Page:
Krishanu coached the East Bengal U-19 team for a brief period in the early 2000s, besides helping the Indian Football Association organize several coaching camps in and around Kolkata. Krishnu died young of a pulmonary disorder in 2003, aged only 40. The All India Football Federation named their U-19 league after him.
What made Krishanu such a phenomenon?
In the mid 80s, when the greats of football in Bengal had retired or were rapidly ageing (Prasoon Banerjee, Sukumar Samajpati, Surajit Sengupta, Subhash Bhowmick, Shyam Thapa, and foreigners like Majid Baskar and Jamshed Nassiri), Bengal was losing its grip on the national scene to states like Manipur and Goa. The win in 1983 cricket World Cup and emergence of the television, where the average Bengali saw world class football in the comfort of their homes, meant that crowds and the subsequent madness in the Maidan was steadily decreasing. It is at this time that Krishanu emerged as a saviour of the game. He, along with Bikash Panji, Shishir Ghosh, Sudeep Chatterjee, Bhaskar Ganguly, and Satyajit Chatterjee brought the “middle class Bengali footballer” back to the foreground again. Additionally, he possessed superb skills—one of the best in Asia at that time. Despite a slight frame, he could take on the big bodied Africans who had started to dominate the scene—Emeka Ezeugo, Chima Okorie, Bernard Operanozie, Chibuzor, etc.
In other words, Krishanu brought back the sense of pride in the target audience—Bengali football fans, especially middle- and lower-class men. By helping Bengal win Santosh Trophy and by helping India do well internationally, Krishanu became a matter of pride for Bengali sports fans. Sports reporters like Manas Chakrabarty, Rupak Saha, and Moti Nandy, who covered Krishanu and Bengali football at the time, spoke and wrote of how the arch rivals East Bengal and Mohun Bagan went the extra mile to have Krishanu in their ranks, how team scouts would not mind sweeping the floor at his house to please his mother, and how team bosses would hire detectives to spy on his movements. Syed Nayeemuddin—who laid great stress on Krishanu becoming a stronger footballer to the extent that he even fixed his diet—however, has a different take. Nayeem sir, as he was fondly called by Krishanu, feels that the player also developed a strong tackle later on in his career and could snatch the ball from opponent defenders quite easily. Plus, his small frame meant he had a low center of gravity, adding to his ball control skills.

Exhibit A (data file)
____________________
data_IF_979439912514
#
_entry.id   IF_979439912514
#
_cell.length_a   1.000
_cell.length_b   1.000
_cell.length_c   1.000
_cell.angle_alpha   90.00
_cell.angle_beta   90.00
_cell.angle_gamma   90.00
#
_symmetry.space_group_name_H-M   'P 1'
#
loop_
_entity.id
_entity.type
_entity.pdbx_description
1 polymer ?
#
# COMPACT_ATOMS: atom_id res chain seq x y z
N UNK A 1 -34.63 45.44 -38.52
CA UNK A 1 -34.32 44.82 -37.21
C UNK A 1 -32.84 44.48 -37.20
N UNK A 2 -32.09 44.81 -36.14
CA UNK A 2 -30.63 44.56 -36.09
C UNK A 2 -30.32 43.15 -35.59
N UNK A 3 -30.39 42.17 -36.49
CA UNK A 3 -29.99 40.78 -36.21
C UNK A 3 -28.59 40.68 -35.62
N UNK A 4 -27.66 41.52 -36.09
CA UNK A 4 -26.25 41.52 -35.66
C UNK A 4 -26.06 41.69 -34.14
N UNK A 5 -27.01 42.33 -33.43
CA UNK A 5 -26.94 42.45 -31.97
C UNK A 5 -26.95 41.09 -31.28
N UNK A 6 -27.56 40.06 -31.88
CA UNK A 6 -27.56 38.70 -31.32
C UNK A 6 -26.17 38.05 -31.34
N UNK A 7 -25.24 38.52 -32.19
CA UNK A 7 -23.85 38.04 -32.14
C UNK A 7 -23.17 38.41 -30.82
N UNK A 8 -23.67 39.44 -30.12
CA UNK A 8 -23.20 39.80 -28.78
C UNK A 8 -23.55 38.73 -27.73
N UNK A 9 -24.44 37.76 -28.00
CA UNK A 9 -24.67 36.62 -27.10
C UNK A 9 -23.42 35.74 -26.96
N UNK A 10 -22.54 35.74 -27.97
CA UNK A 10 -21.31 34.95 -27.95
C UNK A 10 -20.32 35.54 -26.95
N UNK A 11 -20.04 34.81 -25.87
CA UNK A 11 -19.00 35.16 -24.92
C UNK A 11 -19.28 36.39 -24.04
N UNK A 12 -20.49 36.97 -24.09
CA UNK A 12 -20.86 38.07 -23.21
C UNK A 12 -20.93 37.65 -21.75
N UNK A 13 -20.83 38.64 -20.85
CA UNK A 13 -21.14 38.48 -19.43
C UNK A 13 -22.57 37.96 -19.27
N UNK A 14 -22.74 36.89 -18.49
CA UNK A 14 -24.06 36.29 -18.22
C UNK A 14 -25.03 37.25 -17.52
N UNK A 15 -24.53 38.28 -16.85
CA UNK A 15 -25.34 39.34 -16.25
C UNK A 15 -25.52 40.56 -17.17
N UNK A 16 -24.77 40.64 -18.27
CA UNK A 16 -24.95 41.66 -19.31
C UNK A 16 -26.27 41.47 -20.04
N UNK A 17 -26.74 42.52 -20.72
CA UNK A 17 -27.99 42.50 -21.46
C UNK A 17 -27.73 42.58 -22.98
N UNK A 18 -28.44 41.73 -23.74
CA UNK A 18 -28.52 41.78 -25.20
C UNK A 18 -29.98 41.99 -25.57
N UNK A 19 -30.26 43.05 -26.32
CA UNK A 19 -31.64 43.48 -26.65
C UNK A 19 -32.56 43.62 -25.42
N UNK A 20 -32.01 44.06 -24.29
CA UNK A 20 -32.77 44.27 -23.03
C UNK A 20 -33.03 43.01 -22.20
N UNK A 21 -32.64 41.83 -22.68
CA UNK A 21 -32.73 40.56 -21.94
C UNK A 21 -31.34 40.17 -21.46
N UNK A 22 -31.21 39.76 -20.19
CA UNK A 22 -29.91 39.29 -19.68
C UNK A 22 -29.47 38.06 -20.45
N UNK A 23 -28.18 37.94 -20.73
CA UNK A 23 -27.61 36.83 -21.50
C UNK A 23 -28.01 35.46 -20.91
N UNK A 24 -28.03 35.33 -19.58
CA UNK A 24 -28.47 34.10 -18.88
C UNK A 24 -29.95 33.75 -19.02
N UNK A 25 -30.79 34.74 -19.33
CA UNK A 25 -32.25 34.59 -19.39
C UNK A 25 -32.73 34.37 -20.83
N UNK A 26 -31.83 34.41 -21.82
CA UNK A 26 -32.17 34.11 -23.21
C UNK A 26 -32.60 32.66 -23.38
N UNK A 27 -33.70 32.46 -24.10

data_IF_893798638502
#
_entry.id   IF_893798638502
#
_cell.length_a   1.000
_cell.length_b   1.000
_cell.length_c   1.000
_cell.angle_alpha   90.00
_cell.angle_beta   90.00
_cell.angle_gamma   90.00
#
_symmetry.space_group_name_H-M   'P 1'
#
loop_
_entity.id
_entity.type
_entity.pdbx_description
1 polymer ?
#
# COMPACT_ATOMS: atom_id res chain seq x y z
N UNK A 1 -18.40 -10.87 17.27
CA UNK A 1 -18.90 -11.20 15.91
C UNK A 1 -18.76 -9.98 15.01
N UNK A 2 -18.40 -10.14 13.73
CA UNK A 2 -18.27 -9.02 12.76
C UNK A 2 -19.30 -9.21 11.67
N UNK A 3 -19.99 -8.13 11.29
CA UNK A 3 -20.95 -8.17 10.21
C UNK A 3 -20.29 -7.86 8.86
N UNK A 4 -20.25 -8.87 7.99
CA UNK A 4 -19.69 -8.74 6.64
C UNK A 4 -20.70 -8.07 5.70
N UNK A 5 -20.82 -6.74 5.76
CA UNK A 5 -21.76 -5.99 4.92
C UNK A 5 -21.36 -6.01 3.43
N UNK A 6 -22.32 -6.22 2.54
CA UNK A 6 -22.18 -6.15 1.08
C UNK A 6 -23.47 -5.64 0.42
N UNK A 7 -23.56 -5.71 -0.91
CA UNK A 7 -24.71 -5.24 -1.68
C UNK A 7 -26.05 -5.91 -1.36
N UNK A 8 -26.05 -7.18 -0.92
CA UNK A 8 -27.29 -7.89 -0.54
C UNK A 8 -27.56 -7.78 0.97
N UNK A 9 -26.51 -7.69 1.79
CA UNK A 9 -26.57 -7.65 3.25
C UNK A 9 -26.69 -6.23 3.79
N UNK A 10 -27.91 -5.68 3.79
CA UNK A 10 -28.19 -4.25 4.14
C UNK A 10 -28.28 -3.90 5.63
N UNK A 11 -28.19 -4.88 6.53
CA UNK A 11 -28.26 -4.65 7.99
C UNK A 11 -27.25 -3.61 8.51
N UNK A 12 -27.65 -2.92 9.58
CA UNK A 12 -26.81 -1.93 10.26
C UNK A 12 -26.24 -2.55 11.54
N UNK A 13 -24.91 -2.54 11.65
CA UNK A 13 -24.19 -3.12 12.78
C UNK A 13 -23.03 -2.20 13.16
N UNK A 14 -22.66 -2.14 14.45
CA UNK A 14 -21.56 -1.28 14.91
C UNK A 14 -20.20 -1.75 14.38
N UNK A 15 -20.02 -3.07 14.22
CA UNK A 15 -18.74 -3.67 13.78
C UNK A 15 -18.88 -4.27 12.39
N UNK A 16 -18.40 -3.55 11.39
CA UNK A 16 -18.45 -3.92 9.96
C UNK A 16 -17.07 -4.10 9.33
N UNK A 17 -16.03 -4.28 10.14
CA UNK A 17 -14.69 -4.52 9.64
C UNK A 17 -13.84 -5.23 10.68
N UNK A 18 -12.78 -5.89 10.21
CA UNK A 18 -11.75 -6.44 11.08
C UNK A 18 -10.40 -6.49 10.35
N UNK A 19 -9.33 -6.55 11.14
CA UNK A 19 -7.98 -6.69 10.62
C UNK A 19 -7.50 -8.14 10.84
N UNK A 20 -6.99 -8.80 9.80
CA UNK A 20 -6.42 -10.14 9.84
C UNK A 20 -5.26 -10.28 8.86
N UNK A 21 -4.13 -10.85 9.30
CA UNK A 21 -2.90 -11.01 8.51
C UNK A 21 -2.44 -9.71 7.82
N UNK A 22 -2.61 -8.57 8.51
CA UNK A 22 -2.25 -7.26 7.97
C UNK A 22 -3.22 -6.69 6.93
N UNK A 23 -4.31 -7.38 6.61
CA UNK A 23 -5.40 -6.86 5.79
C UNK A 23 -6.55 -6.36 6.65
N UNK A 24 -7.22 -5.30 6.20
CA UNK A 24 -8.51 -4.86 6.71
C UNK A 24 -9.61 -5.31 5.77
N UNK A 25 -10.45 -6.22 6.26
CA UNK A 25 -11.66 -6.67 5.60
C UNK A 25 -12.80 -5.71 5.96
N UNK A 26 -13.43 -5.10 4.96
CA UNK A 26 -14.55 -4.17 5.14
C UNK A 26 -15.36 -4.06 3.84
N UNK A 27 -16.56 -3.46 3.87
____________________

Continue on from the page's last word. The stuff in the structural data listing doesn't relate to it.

In the words of his coaches—the most prominent of them being PK Banerjee—Krishanu had a keen game sense. He knew he did not have a great physique, so he rarely went charging into the rival side. He did not have a great header either. Rather, he concentrated on honing his dribbling skills and off-the-ball movements, much like what Xavi Hernandes did for Barcelona. Krishanu’s stamina meant that he could dribble the ball all the way from midfield to the opponent’s box. According to Chima Okorie, he had a great through pass, and set up many of Chima’s goals by immaculate passing or drawing markers towards himself and freeing up the strikers. Bikash Panji and Krishanu’s equations on and off the field meant they understood each other’s movements perfectly, and often drew opponent defenders to oneself before quickly passing the ball to the other.
What also enhances Krishanu’s reputation and legend is the fact that till date, there is not a single Benagli footballer who has been able to successfully take on his mantle. Many have been compared to him—Sanjay Majhi, Dipendu Biswas, and Subhashish Roy Chowdhury being the most prominent among them. However, none of them have matched his achievements or skill in the field.Forget being India’s best, there is a hardly a Bengali who is the best in the Maidans of Kolkata currently. Now, every major club, including the two Kolkata biggies, have to get players from the North Eastern states, who dominate the Indian football scene. So, Krishanu invokes a high degree of nostalgia from the average Bengali football fan. However, his contemporaries have pointed out that a certain Manas Sarkar, who is playing for East Bengal this season, might go on to become the next Krishanu. We wish him all the best, because, Krishanu himself, had he lived longer, would have definitely discovered or manufactured a few gems to carry forward his legacy by now.